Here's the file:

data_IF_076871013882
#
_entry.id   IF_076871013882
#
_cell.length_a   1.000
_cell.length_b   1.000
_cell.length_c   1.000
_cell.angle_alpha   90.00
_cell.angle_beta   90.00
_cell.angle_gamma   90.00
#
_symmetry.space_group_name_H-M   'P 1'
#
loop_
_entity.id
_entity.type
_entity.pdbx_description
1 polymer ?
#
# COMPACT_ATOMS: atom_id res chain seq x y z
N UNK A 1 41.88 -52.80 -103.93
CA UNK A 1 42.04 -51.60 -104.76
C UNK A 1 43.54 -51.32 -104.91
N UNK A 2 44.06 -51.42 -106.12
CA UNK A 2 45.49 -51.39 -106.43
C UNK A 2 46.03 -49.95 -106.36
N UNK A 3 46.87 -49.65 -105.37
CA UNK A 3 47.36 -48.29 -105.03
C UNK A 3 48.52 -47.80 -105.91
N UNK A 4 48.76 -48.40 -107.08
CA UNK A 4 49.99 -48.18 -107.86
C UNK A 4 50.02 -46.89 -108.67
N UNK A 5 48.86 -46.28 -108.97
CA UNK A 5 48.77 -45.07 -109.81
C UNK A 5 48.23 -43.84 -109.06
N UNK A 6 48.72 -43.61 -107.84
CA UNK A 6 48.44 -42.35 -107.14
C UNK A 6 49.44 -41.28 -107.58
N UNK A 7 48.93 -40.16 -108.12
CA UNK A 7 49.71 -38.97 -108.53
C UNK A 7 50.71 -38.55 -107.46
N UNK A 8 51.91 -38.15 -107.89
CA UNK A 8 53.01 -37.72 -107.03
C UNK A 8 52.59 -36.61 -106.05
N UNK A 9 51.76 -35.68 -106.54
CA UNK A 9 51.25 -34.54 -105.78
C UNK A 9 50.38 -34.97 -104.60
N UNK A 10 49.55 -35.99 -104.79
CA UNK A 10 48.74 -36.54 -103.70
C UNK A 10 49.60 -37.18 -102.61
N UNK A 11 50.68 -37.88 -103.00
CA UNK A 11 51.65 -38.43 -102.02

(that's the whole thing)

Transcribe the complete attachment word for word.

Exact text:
data_IF_076871013882
#
_entry.id   IF_076871013882
#
_cell.length_a   1.000
_cell.length_b   1.000
_cell.length_c   1.000
_cell.angle_alpha   90.00
_cell.angle_beta   90.00
_cell.angle_gamma   90.00
#
_symmetry.space_group_name_H-M   'P 1'
#
loop_
_entity.id
_entity.type
_entity.pdbx_description
1 polymer ?
#
# COMPACT_ATOMS: atom_id res chain seq x y z
N UNK A 1 41.88 -52.80 -103.93
CA UNK A 1 42.04 -51.60 -104.76
C UNK A 1 43.54 -51.32 -104.91
N UNK A 2 44.06 -51.42 -106.12
CA UNK A 2 45.49 -51.39 -106.43
C UNK A 2 46.03 -49.95 -106.36
N UNK A 3 46.87 -49.65 -105.37
CA UNK A 3 47.36 -48.29 -105.03
C UNK A 3 48.52 -47.80 -105.91
N UNK A 4 48.76 -48.40 -107.08
CA UNK A 4 49.99 -48.18 -107.86
C UNK A 4 50.02 -46.89 -108.67
N UNK A 5 48.86 -46.28 -108.97
CA UNK A 5 48.77 -45.07 -109.81
C UNK A 5 48.23 -43.84 -109.06
N UNK A 6 48.72 -43.61 -107.84
CA UNK A 6 48.44 -42.35 -107.14
C UNK A 6 49.44 -41.28 -107.58
N UNK A 7 48.93 -40.16 -108.12
CA UNK A 7 49.71 -38.97 -108.53
C UNK A 7 50.71 -38.55 -107.46
N UNK A 8 51.91 -38.15 -107.89
CA UNK A 8 53.01 -37.72 -107.03
C UNK A 8 52.59 -36.61 -106.05
N UNK A 9 51.76 -35.68 -106.54
CA UNK A 9 51.25 -34.54 -105.78
C UNK A 9 50.38 -34.97 -104.60
N UNK A 10 49.55 -35.99 -104.79
CA UNK A 10 48.74 -36.54 -103.70
C UNK A 10 49.60 -37.18 -102.61
N UNK A 11 50.68 -37.88 -103.00
CA UNK A 11 51.65 -38.43 -102.02